quantum physics
Some approaches apply current quantum theory to develop causal models linking specific biological microstructures to the physiological and psychological mechanisms of consciousness. For example, in the 1990s, Beck and Eccles suggested that the probabilistic nature of the release of neurotransmitters from the synaptic vesicles into the synaptic gap was of quantum origin. According to these authors, the extremely small size of the sites where the exocytosis of the synaptic vesicles occurs enables quantum uncertainty to play a role in this process.

Eccles describes structures called “dendrons” composed of groups of about 100 dendrites of pyramidal neurons in the cortex. He theorizes that consciousness operates by reciprocally linking each dendron with its associated unit of mental experience, or “psychon”. The effect of the psychon on the dendron would then increase the probability of the synaptic vesicles’ releasing neurotransmitters into the excitatory synapses of this dendron’s dendrites.

Eccles thus offers a dualist hypothesis,one that posits two distinct worlds. In this hypothesis, quantum physics at the level of the synaptic vesicles plays a role somewhat like the role of the pineal gland in the philosophy of Descartes: the site where the two worlds interact. Such dualism is intriguingly consistent with Eccles’s religious background: though he received the Nobel Prize for Medicine in 1963 for his important discoveries regarding synaptic mechanisms, he was a practicing Catholic who never disguised his faith in a human soul of divine origin.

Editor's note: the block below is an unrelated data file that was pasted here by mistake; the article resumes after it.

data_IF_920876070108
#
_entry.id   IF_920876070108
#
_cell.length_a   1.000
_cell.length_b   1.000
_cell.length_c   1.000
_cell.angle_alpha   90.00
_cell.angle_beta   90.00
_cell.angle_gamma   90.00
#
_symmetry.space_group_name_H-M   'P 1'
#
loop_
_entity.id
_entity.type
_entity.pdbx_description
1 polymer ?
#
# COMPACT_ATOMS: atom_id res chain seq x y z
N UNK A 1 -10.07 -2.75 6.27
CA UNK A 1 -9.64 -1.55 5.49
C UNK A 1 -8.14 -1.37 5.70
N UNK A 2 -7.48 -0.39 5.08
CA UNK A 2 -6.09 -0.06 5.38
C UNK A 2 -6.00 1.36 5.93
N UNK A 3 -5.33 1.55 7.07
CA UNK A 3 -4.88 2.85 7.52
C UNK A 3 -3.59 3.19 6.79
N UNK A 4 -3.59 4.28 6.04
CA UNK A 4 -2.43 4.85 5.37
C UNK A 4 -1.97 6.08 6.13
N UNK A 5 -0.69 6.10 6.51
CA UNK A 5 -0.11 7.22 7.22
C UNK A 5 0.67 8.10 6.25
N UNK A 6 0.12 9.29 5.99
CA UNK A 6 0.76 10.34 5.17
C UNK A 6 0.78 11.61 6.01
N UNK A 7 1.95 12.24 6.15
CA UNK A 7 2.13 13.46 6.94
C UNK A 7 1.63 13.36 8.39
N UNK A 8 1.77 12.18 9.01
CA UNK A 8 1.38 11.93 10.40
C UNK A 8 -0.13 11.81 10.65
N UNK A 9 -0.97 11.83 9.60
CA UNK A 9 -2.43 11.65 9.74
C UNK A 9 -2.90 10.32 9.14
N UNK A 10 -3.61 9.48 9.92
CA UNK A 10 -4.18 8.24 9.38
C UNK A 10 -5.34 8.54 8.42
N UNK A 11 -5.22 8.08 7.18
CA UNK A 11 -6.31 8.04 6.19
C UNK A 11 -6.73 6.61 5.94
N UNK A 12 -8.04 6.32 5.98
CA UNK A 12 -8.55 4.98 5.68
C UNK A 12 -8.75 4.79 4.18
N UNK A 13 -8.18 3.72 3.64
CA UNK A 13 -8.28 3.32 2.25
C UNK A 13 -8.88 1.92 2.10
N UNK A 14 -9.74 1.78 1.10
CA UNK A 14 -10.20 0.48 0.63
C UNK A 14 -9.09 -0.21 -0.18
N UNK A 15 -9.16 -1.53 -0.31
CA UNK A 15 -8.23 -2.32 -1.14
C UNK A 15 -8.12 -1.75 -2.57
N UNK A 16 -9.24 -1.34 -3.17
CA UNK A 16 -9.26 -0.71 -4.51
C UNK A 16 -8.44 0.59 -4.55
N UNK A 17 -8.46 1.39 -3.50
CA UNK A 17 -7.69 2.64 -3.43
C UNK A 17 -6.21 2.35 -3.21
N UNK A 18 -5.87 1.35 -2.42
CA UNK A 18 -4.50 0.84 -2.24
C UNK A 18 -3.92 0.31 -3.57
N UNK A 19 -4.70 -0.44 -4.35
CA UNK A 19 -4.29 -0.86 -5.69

Of all the theories of consciousness that draw directly on quantum physics, the one with the longest history was proposed by John von Neumann in the 1930s, developed further by Eugene Wigner in the 1960s, and refined a bit further by Henry Stapp starting in the 1980s.

In his 1955 monograph on the mathematical bases of quantum physics, von Neumann addressed the thorny issue of measurement in the context of quantum physics—the famous Heisenberg uncertainty principle. According to this principle, the more closely we approach the infinitely small, the more we realize that what we call reality tends toward a state that is more potential than real. This suggests that the only thing that can be considered fixed at this level arises from the act of observation itself, which in a sense determines one particular state at the expense of others.

From this came Von Neumann’s idea that what we call the “observer”of a measurement can be regarded as the measuring instrument just as much as it can be regarded as the human brain that takes note of this measurement. Other authors go even further and state that it is human consciousness that actually completes the quantum measurement, thus ascribing to this consciousness a critical role in taking this quantum measurement